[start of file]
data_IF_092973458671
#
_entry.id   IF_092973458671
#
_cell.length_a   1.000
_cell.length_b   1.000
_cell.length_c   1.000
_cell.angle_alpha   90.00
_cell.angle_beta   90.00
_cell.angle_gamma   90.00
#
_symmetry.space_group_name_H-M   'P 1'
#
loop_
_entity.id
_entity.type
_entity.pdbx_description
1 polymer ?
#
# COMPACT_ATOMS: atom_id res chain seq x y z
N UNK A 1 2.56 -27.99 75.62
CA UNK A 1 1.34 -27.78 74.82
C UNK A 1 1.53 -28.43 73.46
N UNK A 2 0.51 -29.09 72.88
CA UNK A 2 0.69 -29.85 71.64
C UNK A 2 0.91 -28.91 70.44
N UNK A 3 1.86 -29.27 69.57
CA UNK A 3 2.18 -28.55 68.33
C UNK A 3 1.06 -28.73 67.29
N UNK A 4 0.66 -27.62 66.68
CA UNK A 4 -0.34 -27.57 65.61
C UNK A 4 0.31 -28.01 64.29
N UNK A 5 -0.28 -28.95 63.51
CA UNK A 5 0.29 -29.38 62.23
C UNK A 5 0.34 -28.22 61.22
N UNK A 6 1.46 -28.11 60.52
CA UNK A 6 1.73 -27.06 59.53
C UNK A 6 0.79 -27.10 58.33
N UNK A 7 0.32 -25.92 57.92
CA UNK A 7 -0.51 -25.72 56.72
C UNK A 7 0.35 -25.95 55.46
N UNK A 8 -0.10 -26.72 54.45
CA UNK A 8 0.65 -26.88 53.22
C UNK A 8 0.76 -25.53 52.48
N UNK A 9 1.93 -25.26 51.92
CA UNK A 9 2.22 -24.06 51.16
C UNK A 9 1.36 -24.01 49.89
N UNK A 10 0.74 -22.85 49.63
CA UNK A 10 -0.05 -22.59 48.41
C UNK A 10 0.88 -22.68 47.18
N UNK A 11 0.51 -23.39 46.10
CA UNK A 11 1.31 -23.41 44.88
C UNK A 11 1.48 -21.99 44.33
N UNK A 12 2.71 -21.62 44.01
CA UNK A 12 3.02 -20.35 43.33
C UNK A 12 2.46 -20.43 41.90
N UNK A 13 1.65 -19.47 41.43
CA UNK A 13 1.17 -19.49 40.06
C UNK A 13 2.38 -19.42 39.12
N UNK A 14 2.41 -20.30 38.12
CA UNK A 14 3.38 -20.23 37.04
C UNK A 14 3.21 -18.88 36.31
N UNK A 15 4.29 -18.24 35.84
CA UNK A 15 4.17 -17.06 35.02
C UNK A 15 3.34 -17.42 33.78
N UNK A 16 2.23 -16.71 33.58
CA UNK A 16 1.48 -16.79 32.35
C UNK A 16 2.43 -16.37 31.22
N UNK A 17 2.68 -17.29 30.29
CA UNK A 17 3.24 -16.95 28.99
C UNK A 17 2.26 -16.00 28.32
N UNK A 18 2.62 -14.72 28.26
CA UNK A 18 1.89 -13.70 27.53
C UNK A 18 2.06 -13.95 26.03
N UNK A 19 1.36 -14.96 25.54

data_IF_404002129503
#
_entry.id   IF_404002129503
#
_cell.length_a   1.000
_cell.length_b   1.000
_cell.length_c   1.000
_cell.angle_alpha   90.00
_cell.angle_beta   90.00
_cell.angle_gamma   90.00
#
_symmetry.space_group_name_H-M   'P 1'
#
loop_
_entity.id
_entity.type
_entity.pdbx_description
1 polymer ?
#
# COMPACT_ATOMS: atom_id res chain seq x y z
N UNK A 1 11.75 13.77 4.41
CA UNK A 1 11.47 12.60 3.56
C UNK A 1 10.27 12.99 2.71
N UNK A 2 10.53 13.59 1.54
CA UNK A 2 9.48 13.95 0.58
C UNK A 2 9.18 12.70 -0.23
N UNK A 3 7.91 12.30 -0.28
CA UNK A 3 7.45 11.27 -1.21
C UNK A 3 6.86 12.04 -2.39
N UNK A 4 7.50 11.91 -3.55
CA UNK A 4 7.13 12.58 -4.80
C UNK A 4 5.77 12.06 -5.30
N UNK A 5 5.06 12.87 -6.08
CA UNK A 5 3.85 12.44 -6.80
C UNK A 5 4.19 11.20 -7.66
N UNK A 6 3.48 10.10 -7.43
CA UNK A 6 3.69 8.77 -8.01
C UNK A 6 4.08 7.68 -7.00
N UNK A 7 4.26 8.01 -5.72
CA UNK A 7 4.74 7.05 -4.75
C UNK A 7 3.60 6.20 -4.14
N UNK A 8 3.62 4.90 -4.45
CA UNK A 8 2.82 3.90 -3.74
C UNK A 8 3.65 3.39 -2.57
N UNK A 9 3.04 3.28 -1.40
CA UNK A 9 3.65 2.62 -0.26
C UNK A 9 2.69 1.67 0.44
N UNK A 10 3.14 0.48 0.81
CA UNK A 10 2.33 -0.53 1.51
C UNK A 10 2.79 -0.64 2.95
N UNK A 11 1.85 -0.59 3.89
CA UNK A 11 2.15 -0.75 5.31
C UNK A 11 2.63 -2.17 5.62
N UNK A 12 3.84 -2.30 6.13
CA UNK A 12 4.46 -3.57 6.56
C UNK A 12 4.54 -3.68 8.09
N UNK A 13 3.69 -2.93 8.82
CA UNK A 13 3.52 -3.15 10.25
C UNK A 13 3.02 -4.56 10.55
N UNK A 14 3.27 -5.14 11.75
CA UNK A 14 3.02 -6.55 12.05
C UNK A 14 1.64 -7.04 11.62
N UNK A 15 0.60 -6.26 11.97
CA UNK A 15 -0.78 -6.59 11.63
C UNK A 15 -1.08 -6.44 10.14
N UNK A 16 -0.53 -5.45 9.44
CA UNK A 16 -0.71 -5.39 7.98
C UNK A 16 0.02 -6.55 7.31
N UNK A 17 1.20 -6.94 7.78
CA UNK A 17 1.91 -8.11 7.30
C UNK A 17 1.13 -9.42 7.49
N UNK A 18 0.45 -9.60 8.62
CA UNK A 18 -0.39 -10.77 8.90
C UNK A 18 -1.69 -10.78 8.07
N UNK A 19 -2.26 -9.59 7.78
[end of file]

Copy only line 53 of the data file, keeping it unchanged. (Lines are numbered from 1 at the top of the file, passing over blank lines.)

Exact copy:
C UNK A 11 1.48 -21.99 44.33